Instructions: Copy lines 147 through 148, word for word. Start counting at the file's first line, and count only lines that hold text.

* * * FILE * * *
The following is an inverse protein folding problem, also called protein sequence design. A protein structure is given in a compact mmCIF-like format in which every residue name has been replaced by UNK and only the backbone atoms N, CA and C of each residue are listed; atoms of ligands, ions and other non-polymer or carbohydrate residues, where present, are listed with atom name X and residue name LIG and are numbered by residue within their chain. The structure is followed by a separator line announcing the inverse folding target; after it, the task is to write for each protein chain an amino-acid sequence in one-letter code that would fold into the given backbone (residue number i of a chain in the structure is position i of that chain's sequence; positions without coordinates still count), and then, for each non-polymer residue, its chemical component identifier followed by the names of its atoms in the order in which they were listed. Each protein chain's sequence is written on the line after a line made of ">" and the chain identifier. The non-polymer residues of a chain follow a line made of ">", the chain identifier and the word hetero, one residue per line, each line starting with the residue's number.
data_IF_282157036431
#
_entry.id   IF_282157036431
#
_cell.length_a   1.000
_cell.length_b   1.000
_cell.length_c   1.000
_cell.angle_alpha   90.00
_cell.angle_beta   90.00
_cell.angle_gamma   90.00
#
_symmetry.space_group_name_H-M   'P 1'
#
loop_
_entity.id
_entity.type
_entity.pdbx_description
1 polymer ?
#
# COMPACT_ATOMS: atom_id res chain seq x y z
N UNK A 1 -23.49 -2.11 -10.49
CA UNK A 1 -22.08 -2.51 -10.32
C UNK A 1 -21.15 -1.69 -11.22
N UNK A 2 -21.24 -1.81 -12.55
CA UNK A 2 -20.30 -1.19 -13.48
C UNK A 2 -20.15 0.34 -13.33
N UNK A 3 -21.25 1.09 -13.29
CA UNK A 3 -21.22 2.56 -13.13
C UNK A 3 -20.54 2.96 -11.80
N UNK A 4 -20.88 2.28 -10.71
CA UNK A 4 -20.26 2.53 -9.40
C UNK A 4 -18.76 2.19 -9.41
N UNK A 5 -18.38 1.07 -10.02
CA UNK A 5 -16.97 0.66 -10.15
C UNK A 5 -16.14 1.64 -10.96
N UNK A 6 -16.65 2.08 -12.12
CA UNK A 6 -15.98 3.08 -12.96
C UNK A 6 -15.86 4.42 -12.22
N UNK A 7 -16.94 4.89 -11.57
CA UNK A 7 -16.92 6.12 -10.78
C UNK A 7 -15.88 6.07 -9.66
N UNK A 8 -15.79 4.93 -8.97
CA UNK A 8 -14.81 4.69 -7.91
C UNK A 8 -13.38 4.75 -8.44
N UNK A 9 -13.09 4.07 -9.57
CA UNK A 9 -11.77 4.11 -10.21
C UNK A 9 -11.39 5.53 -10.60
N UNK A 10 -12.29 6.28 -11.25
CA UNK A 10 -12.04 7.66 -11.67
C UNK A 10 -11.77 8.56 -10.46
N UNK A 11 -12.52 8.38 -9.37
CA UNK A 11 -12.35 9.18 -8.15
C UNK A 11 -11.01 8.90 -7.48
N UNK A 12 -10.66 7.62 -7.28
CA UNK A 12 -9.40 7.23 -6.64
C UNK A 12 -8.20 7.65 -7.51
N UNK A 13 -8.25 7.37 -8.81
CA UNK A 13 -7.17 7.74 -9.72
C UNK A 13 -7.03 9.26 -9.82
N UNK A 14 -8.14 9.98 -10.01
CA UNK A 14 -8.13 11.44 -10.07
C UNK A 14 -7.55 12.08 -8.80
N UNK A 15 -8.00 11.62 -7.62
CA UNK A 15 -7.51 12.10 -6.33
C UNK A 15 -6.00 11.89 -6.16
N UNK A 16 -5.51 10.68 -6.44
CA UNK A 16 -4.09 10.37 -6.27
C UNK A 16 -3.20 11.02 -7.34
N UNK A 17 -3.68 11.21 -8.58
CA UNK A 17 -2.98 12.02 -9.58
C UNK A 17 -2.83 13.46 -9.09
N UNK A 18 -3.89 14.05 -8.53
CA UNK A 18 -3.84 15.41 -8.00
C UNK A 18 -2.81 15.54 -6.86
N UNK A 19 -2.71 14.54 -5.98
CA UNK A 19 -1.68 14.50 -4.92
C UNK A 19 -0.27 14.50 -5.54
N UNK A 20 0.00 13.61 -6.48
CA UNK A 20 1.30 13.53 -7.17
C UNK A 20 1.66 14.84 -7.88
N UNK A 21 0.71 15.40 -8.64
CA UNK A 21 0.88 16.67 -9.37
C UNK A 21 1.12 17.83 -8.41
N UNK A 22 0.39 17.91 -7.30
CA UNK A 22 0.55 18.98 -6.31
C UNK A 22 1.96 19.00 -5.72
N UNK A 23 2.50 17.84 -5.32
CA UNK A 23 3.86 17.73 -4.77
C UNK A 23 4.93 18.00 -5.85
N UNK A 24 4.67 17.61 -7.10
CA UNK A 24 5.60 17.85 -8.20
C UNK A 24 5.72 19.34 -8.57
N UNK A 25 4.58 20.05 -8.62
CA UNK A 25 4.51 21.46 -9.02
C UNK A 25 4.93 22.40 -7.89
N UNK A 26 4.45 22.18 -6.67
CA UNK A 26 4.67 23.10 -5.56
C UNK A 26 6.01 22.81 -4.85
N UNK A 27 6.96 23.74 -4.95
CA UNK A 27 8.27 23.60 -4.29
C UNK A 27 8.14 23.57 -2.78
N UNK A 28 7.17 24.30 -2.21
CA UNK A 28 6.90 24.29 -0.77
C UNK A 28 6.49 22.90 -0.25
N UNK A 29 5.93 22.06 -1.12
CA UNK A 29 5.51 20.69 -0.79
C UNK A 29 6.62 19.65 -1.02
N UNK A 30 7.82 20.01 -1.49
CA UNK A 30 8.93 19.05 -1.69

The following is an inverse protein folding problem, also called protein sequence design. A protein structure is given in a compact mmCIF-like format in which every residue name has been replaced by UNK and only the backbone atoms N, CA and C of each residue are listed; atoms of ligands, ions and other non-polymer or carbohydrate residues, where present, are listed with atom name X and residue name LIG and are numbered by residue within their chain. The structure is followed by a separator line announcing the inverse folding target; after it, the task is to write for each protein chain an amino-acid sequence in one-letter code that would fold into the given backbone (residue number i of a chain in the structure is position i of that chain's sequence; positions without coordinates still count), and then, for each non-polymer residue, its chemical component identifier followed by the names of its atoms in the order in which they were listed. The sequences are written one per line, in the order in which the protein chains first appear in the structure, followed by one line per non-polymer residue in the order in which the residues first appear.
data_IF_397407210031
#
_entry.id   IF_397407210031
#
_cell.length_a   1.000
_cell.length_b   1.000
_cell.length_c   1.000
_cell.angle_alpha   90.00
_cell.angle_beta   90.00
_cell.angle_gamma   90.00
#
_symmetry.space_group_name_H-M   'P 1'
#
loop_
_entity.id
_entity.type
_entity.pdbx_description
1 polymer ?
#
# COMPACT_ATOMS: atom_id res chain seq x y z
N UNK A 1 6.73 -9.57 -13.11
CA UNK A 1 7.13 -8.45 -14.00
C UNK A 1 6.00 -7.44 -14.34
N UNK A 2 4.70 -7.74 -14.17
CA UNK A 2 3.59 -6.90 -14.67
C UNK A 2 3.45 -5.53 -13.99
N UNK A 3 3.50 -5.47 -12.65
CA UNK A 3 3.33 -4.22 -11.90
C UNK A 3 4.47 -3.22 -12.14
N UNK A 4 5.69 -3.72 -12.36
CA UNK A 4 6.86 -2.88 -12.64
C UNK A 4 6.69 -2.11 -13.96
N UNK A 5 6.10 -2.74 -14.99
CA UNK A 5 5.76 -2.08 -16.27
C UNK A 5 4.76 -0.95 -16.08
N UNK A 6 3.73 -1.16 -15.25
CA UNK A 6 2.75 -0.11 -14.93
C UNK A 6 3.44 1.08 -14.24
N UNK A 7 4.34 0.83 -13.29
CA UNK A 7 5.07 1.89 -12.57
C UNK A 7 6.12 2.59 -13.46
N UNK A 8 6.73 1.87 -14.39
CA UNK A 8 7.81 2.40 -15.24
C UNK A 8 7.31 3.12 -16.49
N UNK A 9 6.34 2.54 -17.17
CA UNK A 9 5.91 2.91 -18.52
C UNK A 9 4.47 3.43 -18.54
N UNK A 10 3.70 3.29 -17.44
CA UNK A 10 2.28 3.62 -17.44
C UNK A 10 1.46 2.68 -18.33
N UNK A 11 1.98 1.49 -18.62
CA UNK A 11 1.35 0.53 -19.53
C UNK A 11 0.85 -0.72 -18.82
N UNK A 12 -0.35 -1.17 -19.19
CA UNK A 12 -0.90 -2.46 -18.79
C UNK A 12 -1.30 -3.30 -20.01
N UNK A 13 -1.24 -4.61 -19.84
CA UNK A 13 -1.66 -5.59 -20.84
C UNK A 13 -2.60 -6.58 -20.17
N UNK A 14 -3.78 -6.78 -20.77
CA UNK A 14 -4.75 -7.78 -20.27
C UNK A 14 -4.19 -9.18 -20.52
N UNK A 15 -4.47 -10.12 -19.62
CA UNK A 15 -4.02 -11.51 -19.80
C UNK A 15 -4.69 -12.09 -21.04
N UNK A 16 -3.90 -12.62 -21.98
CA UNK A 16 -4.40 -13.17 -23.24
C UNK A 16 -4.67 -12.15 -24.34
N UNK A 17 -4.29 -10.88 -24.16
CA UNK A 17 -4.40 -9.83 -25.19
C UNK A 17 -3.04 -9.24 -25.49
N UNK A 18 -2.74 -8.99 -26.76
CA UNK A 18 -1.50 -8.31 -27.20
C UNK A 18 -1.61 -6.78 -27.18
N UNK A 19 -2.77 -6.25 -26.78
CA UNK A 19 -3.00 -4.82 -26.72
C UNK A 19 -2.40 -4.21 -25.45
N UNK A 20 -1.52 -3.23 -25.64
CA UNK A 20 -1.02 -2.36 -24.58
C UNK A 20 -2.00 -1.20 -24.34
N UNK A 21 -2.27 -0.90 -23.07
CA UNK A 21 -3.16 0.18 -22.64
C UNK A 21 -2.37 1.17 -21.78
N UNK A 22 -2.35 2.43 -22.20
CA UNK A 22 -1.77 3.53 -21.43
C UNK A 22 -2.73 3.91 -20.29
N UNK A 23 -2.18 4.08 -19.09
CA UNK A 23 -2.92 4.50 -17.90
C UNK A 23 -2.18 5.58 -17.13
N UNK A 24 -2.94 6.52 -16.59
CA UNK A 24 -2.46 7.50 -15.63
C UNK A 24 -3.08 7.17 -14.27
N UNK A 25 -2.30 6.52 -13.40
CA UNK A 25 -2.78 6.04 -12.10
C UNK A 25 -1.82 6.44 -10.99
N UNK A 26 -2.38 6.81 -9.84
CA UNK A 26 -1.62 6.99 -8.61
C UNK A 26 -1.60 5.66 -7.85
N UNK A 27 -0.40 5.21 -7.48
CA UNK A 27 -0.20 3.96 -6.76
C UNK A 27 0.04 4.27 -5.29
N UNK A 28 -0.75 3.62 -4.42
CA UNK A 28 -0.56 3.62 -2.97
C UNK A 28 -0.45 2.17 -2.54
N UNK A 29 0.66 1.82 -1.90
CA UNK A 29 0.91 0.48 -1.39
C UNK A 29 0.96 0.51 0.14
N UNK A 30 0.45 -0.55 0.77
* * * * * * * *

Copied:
N UNK A 6 3.73 -1.16 -15.25
CA UNK A 6 2.75 -0.11 -14.93